Rob, I am the one who supplies the "other" 129.9 feed as well, but that one has a different coverage pattern (omnidirectional) and includes 129.4, which can REALLY be annoying when phone patches are going on. This 129.9 has a special phased array to pick up the Caribbean entry points, which means you hear the current HF frequency assignments. I like being able to get both with one feed, but also agree with you that it gets in the way at times. What I will probably do is rig up a priority circuit where the HF audio cuts out the VHF, or I will only add the VHF when the HF bands are dead anyway, or ditch it altogether... haven't decided yet.
As to the addition of 8846 during the day, that has been experimental, but will shortly become permanent when another radio or two arrive. Though 11396 can occasionally come in well, their use of it is not very predictable, whereas 5550, 6577 and 8846 are fairly predictable and come in well during the periods of greatest use... which is always nice.
This is what the setup will be over the summer with the solid-state radios running now (the big tube gear is off until I need the heat in the shack next Fall), and it will take another week or two for me to get there:
1. There will be three radios, each peaked and optimized for 6577, 5550 and 8846, however only two will be active on the stereo feed at any given time. 6577 will always be on the right channel (actually the channels are not discrete, the audio is panned about 45 degrees aurally to the left and right) and either 8846 or 5550 to the left.... that is what is going on right now, but with the addition of VHF 129.9 directly in the center.
2. The radios are rigged with "poor man's diversity", meaning their AGC lines are tied together, so the stronger signal on either radio will actually negatively suppress the weaker signal on the other radio, which makes things a bit more intelligible, however it will not match the seamless performance of the two R-390's feeding the CV-157 converter you were listening to in the first month or so, where you were not aware which frequency they were talking on unless they happened to mention it. That is why I added a bit of stereo separation with these "rice box" radios, because they are each detecting and generating their own audio instead of simply feeding their IF into a single converter. On the positive side, they have significantly better frequency stability than the tube rigs did and do not have to be re-tuned a few times a day like the others did. I don't know if you realized that this HF feed has always been two (sometimes more) simultaneously received channels, which is why there was no need for a schedule... you were listening to 6577 and 5550 at the same time, with others thrown in additionally from time to time.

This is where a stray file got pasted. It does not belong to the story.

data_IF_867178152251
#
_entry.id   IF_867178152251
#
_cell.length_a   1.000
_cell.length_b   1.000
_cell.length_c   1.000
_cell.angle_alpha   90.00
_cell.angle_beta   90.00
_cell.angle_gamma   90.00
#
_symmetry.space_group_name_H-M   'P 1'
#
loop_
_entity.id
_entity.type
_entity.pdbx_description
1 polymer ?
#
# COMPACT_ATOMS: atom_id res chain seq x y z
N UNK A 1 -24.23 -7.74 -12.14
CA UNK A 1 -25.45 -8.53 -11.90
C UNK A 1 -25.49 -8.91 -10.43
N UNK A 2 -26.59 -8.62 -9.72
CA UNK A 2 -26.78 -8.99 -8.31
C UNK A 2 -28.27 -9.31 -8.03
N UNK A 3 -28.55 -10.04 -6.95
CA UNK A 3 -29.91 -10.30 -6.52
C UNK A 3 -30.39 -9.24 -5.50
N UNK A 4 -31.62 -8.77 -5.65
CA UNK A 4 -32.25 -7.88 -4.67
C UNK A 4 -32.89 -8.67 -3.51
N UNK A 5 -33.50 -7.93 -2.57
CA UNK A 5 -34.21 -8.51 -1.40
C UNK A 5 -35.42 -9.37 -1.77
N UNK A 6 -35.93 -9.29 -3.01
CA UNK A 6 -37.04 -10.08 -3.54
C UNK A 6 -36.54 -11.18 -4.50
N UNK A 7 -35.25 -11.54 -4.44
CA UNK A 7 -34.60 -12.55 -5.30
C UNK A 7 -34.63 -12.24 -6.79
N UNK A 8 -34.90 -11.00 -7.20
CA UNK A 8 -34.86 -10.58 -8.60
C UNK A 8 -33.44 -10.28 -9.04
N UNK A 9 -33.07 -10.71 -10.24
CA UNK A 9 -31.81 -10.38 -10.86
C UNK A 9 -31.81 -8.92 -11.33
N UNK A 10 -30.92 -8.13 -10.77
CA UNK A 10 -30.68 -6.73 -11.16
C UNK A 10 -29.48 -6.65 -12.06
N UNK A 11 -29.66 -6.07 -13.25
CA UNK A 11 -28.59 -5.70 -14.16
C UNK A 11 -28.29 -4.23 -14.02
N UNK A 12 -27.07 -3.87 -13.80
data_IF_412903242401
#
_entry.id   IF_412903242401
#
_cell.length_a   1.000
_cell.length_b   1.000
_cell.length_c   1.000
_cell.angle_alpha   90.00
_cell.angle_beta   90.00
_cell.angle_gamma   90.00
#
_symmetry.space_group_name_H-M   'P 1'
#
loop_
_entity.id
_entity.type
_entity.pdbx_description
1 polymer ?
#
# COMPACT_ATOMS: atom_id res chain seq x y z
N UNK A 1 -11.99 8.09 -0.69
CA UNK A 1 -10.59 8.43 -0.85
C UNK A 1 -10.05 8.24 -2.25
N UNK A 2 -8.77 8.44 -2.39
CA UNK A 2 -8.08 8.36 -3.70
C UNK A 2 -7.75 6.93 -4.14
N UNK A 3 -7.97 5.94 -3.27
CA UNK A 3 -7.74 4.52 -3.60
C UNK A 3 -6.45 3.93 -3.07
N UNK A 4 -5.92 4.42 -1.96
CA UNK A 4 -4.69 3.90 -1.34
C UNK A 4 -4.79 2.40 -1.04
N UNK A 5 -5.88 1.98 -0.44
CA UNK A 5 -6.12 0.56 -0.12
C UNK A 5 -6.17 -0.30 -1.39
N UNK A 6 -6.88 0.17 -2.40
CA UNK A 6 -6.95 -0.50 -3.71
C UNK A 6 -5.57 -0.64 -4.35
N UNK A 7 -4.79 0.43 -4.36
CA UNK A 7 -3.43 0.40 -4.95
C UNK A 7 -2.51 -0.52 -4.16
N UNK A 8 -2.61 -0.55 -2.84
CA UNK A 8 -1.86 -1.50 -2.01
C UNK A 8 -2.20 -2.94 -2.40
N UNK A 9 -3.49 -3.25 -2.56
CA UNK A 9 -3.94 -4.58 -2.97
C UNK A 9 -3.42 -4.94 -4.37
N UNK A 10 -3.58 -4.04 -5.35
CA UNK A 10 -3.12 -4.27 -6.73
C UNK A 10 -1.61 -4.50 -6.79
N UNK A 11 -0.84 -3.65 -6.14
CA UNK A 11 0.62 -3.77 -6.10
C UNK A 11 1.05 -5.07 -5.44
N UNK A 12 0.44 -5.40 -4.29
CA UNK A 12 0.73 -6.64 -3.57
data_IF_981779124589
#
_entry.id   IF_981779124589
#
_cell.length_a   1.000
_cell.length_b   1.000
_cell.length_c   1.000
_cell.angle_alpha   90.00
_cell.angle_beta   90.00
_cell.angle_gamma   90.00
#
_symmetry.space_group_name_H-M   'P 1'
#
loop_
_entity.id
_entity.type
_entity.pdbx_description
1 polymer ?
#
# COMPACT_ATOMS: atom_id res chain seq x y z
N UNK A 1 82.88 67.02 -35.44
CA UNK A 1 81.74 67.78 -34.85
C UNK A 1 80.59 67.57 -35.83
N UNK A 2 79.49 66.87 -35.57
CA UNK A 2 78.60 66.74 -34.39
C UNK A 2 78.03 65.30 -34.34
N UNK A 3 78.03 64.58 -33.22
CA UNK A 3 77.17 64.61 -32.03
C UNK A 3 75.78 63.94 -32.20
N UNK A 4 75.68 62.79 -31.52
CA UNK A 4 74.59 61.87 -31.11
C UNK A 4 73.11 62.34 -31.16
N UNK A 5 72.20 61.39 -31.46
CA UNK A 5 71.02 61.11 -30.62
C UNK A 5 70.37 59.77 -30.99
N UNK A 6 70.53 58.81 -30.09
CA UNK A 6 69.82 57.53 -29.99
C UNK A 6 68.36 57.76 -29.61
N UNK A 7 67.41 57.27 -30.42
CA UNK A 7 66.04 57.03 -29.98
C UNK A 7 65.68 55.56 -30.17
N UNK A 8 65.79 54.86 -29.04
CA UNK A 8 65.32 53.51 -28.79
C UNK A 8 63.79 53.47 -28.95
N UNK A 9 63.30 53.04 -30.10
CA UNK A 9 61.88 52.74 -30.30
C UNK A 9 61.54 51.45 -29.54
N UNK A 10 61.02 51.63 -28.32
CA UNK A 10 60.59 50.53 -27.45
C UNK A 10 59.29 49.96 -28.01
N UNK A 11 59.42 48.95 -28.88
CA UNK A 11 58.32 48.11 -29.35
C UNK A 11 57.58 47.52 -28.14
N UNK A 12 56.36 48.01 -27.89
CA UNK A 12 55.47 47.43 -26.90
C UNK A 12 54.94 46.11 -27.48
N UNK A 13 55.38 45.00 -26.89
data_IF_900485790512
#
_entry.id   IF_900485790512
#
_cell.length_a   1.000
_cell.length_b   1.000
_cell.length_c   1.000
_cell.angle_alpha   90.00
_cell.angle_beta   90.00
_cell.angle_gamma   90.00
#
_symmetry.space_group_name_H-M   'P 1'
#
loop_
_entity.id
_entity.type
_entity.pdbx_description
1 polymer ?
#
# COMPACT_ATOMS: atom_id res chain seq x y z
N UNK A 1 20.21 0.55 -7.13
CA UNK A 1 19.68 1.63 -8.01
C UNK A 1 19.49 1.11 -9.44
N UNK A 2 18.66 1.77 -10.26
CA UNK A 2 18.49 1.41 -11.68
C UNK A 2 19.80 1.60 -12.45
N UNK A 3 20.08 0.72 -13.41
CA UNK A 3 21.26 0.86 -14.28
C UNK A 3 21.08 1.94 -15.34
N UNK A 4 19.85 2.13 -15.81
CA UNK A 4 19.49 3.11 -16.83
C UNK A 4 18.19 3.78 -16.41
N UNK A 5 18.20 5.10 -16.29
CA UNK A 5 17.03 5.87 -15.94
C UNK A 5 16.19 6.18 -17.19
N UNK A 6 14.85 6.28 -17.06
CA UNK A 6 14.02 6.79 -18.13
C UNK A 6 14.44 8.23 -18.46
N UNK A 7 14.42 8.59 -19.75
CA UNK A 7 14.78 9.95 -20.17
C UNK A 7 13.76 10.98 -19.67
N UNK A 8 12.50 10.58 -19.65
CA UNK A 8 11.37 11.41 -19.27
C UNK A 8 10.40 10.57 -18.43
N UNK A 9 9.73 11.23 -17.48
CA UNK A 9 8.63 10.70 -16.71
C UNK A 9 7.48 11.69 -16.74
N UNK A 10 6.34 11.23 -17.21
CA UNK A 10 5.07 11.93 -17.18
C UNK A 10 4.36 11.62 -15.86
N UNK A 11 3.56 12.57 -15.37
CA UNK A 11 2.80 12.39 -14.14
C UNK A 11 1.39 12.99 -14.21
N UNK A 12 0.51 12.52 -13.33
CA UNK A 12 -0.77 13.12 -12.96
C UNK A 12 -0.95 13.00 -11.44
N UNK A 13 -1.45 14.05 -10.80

3. ... But I can't do that type of blending and get the same performance with the cheap solid state radios running now, so we will only listen to two frequencies at a time. The automated schedule is probably going to be, as I said, 6577 at all times on the right, 8846 on the left from about 11:00Z through 01:00Z and 5550 from 01:00Z through 11:00Z. If I am around and 11396 (or higher) is active during the day I may plug that into the center instead of VHF, etc. It's a works in progress and all I am trying to do is put together a nice, busy channel to listen to that has some continuity of traffic.
4. As to the 8846 reception, that is actually going to get better pretty soon, in fact all three channels will because I am replacing my 65m dipole (which is not even close to being resonant at any of the frequencies we like) with a perfectly tuned trap dipole designed to pick up all three with a match under 2/1, so I suspect things will be sounding pretty good in another couple weeks.